Enterprise Excellence Episode 2: Professor Peter Hines, part 1 of 2




Intro

Welcome to episode two of the Enterprise Excellence Podcast. It is only fitting that I have Professor Peter Hines as our first guest on the show.

Most transformation or improvement journeys organisations undertake unfortunately don’t succeed. They fall short of initial goals and diminish further over time. Peter has dedicated much of his career on the topic of sustaining improvement journeys within organisations.

Peter also has also lead and written about organisational change programs focus on more than just making money. He has helped these organisations achieve improvement for themselves others and the planet simultaneously.

Peter has recently been inducted into the Shingo Academy, a leading organisation in recognising and training on the topics of Enterprise Excellence.



Summary


Most transformation or improvement journeys organisations undertake unfortunately don’t succeed. They fall short of initial goals and diminish further over time. Peter has dedicated much of his career on the topic of sustaining improvement journeys within organisations.

Peter also has also led and written about organisational change programs focus on more than just making money. He has helped these organisations achieve improvement for themselves others and the planet simultaneously. Peter has recently been inducted into the Shingo Academy, a leading organisation in recognising and training on the topics of Enterprise Excellence.

This is a two part series, with the initial episode exploring Peters journey into enterprise excellence. We explore the events and mentors who helped shape Peter and develop his passion and learnings in organisational change and improvement.

Peter shares in this episode how his initial introduction into improvement and the importance of systems was studying the natural world as part of his early years at University. Peter shares some of the opportunities that arose through his academic and professional career that shaped his thinking.

Peter shares the amazing times he spent with a key mentor of his Prof Msayoshi Akaida. He shares how the time they spent together driving around the United Kingdom visiting operations and supply chains shaped Peters thinking and potentially frustrated Prof Akaida at times with Peters mass of questions.

This is an amazing episode sharing the journey of an amazing contributor in Prof Peter Hines.

Quotes


1. So, in my last year of the course, I was doing things like urban geography, developing countries, I was doing fluvial geomorphology, and particularly coastal geomorphology. So, you know, as you can see, all of those are really very different in terms of subject and I suppose one of the key things was that it was really in the era where the predominant sort of thinking methodology was around systems thinking. So, I suppose what I was really learning was systems thinking.

2. So, I suppose what I learned was to look at the world, as a system, or as a series of systems, which is whether we call those processes or systems nowadays, exactly that same sort of thinking. So, I suppose, now 35 years on that I still see the world in that sort of light.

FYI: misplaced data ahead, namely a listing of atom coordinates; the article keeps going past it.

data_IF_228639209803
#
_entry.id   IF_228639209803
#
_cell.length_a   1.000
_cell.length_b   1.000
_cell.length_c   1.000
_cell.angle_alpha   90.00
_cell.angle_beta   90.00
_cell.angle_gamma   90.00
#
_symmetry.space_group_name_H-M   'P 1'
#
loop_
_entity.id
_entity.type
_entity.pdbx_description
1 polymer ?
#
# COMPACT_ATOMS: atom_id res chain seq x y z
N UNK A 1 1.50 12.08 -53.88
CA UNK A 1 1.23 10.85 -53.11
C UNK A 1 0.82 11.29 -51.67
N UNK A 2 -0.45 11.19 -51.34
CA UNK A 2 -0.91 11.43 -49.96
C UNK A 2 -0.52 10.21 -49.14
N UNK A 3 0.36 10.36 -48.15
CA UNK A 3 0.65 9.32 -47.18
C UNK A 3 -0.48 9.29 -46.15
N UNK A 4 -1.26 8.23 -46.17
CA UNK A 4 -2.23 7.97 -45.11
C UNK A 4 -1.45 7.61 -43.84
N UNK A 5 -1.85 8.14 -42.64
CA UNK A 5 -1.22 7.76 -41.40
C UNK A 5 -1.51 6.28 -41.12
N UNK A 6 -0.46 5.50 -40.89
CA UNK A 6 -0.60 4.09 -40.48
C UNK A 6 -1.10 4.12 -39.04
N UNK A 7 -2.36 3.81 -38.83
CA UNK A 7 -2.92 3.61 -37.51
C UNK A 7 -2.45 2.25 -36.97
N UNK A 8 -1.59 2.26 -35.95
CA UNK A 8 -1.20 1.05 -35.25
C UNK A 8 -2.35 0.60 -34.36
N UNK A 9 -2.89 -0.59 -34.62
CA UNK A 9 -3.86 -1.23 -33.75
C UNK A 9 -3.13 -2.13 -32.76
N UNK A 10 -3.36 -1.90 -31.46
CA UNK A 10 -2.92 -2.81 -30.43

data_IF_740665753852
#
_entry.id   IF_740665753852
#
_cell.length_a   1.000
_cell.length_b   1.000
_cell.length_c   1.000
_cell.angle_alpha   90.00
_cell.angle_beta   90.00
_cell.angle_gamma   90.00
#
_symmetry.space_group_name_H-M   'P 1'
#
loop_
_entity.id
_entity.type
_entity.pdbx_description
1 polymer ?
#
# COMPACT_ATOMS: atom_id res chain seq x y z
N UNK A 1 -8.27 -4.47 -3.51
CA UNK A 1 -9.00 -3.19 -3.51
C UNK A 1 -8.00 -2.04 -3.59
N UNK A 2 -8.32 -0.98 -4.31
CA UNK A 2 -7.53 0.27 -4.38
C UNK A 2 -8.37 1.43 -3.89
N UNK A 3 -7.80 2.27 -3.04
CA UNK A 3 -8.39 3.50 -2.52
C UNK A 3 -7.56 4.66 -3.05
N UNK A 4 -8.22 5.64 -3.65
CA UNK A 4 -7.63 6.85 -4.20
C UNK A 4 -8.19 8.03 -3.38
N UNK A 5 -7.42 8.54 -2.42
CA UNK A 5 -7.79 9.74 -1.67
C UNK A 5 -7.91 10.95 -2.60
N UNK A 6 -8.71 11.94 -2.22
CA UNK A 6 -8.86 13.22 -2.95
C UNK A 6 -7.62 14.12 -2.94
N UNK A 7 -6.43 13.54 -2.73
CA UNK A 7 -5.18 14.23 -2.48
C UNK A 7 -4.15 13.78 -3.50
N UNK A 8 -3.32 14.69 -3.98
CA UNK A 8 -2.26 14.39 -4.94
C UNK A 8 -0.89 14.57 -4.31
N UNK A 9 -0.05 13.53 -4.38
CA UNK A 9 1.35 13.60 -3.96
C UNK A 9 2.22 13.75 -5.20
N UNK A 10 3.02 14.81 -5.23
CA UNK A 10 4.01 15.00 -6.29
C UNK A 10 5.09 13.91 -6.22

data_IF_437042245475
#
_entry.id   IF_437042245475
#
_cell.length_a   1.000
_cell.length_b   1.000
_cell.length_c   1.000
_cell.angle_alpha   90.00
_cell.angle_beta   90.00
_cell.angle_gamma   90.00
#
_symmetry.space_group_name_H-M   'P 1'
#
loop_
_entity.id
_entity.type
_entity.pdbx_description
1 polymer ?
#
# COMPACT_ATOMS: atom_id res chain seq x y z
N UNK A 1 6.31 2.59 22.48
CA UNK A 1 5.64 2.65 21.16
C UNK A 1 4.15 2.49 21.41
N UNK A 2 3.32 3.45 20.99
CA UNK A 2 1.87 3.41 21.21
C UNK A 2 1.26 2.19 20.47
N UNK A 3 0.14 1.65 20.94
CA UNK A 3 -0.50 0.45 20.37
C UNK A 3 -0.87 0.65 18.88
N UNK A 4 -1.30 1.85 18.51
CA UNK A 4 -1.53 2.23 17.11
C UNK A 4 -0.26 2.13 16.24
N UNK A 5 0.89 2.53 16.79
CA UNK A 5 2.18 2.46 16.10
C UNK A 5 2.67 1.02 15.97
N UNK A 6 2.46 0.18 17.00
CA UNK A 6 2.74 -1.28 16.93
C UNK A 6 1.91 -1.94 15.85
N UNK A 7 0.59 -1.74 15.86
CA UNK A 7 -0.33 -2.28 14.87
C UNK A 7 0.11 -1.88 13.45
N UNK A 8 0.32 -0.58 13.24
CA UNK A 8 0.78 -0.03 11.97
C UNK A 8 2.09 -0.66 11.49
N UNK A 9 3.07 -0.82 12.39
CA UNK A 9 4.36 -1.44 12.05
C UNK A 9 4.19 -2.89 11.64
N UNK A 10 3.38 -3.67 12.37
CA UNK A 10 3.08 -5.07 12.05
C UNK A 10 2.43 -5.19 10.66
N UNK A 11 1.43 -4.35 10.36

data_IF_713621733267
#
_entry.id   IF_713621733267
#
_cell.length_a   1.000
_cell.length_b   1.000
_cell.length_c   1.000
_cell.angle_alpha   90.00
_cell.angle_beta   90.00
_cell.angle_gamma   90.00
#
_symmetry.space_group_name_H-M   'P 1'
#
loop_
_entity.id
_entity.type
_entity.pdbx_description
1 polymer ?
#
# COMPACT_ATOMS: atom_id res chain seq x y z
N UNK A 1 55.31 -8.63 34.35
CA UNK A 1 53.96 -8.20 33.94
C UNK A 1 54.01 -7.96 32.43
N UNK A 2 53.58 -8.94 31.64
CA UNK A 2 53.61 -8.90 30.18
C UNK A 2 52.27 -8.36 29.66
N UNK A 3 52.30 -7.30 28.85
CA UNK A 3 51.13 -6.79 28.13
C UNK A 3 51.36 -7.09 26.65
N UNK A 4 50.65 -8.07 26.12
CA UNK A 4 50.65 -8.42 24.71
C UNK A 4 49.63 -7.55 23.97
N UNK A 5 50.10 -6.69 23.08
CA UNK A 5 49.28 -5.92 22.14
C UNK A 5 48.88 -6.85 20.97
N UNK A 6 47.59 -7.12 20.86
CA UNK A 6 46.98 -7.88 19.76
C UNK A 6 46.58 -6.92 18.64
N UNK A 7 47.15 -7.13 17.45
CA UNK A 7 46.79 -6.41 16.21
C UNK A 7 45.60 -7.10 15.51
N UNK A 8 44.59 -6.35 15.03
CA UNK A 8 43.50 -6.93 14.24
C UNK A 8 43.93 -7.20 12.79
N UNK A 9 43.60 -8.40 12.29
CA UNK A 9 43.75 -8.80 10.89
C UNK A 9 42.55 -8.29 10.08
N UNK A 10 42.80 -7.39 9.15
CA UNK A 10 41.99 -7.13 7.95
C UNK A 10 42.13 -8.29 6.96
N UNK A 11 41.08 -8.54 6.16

3. And then I spent three months working with them in Japan, understanding what they did, understanding the supply chain. And really, it was true, you know, they use pretty much half the resources for everything that they did. They were really, really efficient. So, what was interesting for me at the time was to look at the system whereby they worked with the suppliers.

4. 08:00;01 The two systems that I found that were best in Toyota, were the two main inputs to the business, the people and the components. So, in other words, if you get your inputs right, and you've got pretty reasonable processes internally, you produce fantastic outputs.

5. Now, in actual fact, we didn't do that for an economic benefit. We actually did it for risk mitigation, and an environmental benefit. So, the reason we did it was in the UK, there was a lot of legislation coming in, which obviously has come around the world as well, about movement of transport and so forth.

6. But then it struck me that actually, that was the whole case. If you'd started a program two years ago, for many, or most organizations, it probably would have slipped or even fallen apart, unless someone was there driving it and obviously, as the outside people we'd gone.

7. In other words, what's the really important stuff that I'd seen at Toyota that actually people weren't doing? So, what I'd seen was strategy deployment, leadership, engagement and behaviour.

8. And by the time like, I'd spent two and a half months there, I actually realized that 'the rigorous and disciplined application of' was actually the most important part of the sentence, and I hadn't even been writing it down, which actually is the culture, the leadership, the behaviour. So, in other words, what they were saying is create the right culture, and have a good improvement methodology. And you'll close the bridge.

9. What Peter (Senge) was talking about in the book (The Fifth Discipline) was a learning organization.And I just, it all just fell into place. I said, bingo. That's actually what Toyota had, they had a learning organisation.


Peter Hines in the Leadership Network


The Essence of Excellence Book





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